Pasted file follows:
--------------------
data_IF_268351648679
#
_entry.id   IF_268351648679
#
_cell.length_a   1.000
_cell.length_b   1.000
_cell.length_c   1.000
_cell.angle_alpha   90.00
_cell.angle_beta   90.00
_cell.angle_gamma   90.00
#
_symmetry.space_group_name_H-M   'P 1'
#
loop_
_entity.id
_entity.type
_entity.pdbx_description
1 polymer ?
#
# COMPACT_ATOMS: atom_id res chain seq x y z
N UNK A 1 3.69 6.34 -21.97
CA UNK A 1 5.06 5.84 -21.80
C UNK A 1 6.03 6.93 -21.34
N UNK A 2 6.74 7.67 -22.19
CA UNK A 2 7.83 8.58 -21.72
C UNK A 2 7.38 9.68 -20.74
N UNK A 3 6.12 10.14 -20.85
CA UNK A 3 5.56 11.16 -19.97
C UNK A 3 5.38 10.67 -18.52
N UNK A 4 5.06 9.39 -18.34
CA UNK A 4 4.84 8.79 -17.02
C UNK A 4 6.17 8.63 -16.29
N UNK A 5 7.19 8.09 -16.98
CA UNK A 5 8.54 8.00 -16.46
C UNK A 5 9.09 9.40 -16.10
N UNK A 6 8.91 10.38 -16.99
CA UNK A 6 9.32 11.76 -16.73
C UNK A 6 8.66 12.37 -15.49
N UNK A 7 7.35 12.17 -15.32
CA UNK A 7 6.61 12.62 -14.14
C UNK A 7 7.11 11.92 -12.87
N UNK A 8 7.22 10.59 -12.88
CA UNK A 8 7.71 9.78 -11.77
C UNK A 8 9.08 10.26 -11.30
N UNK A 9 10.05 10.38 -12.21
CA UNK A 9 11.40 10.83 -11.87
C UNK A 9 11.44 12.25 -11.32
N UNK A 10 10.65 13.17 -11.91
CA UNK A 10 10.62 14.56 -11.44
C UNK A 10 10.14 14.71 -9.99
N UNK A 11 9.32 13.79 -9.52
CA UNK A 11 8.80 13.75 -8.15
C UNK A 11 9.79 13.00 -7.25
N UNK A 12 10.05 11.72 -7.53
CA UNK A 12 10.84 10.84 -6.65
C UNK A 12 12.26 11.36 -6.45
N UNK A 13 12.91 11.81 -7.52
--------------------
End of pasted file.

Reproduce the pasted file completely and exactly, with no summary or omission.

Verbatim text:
data_IF_268351648679
#
_entry.id   IF_268351648679
#
_cell.length_a   1.000
_cell.length_b   1.000
_cell.length_c   1.000
_cell.angle_alpha   90.00
_cell.angle_beta   90.00
_cell.angle_gamma   90.00
#
_symmetry.space_group_name_H-M   'P 1'
#
loop_
_entity.id
_entity.type
_entity.pdbx_description
1 polymer ?
#
# COMPACT_ATOMS: atom_id res chain seq x y z
N UNK A 1 3.69 6.34 -21.97
CA UNK A 1 5.06 5.84 -21.80
C UNK A 1 6.03 6.93 -21.34
N UNK A 2 6.74 7.67 -22.19
CA UNK A 2 7.83 8.58 -21.72
C UNK A 2 7.38 9.68 -20.74
N UNK A 3 6.12 10.14 -20.85
CA UNK A 3 5.56 11.16 -19.97
C UNK A 3 5.38 10.67 -18.52
N UNK A 4 5.06 9.39 -18.34
CA UNK A 4 4.84 8.79 -17.02
C UNK A 4 6.17 8.63 -16.29
N UNK A 5 7.19 8.09 -16.98
CA UNK A 5 8.54 8.00 -16.46
C UNK A 5 9.09 9.40 -16.10
N UNK A 6 8.91 10.38 -16.99
CA UNK A 6 9.32 11.76 -16.73
C UNK A 6 8.66 12.37 -15.49
N UNK A 7 7.35 12.17 -15.32
CA UNK A 7 6.61 12.62 -14.14
C UNK A 7 7.11 11.92 -12.87
N UNK A 8 7.22 10.59 -12.88
CA UNK A 8 7.71 9.78 -11.77
C UNK A 8 9.08 10.26 -11.30
N UNK A 9 10.05 10.38 -12.21
CA UNK A 9 11.40 10.83 -11.87
C UNK A 9 11.44 12.25 -11.32
N UNK A 10 10.65 13.17 -11.91
CA UNK A 10 10.62 14.56 -11.44
C UNK A 10 10.14 14.71 -9.99
N UNK A 11 9.32 13.79 -9.52
CA UNK A 11 8.80 13.75 -8.15
C UNK A 11 9.79 13.00 -7.25
N UNK A 12 10.05 11.72 -7.53
CA UNK A 12 10.84 10.84 -6.65
C UNK A 12 12.26 11.36 -6.45
N UNK A 13 12.91 11.81 -7.52